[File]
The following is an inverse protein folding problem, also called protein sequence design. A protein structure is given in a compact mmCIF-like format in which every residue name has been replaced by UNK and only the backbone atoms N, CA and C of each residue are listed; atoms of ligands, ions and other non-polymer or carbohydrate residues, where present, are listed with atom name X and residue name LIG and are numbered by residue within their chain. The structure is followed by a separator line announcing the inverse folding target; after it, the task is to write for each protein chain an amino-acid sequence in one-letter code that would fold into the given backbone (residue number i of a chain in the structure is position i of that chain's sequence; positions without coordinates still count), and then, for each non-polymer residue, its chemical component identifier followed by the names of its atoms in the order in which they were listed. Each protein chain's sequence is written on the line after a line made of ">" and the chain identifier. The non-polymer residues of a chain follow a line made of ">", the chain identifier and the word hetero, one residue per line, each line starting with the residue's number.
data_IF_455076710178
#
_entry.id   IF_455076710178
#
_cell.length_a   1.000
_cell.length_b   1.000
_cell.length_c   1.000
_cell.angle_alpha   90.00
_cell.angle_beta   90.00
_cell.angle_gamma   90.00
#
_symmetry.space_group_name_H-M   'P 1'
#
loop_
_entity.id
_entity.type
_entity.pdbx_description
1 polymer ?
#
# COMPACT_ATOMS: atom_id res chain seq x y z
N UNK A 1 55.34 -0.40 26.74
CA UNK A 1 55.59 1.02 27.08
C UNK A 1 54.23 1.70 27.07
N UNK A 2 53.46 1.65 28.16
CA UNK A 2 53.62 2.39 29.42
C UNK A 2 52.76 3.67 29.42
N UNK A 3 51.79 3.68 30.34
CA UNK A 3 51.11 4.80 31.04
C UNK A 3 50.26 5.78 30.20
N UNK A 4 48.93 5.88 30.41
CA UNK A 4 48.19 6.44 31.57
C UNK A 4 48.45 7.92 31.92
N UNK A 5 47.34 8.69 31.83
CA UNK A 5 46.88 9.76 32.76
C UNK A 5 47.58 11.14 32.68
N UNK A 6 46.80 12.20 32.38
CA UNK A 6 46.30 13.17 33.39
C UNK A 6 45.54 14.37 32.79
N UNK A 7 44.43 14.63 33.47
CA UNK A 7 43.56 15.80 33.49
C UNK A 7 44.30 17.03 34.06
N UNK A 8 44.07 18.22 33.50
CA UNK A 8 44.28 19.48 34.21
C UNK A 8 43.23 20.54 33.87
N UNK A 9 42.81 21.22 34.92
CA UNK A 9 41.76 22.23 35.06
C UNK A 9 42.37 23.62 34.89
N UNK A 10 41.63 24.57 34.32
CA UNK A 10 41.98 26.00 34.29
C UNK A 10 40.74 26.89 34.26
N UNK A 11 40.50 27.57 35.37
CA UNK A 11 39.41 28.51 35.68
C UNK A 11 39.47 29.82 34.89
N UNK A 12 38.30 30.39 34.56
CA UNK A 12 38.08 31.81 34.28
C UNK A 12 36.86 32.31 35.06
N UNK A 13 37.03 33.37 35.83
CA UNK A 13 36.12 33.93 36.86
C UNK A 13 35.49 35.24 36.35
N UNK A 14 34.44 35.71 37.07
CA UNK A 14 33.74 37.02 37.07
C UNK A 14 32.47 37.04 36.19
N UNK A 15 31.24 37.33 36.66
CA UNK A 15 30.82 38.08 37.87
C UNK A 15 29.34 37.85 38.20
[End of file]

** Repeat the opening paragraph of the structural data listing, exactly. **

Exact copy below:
The following is an inverse protein folding problem, also called protein sequence design. A protein structure is given in a compact mmCIF-like format in which every residue name has been replaced by UNK and only the backbone atoms N, CA and C of each residue are listed; atoms of ligands, ions and other non-polymer or carbohydrate residues, where present, are listed with atom name X and residue name LIG and are numbered by residue within their chain. The structure is followed by a separator line announcing the inverse folding target; after it, the task is to write for each protein chain an amino-acid sequence in one-letter code that would fold into the given backbone (residue number i of a chain in the structure is position i of that chain's sequence; positions without coordinates still count), and then, for each non-polymer residue, its chemical component identifier followed by the names of its atoms in the order in which they were listed. Each protein chain's sequence is written on the line after a line made of ">" and the chain identifier. The non-polymer residues of a chain follow a line made of ">", the chain identifier and the word hetero, one residue per line, each line starting with the residue's number.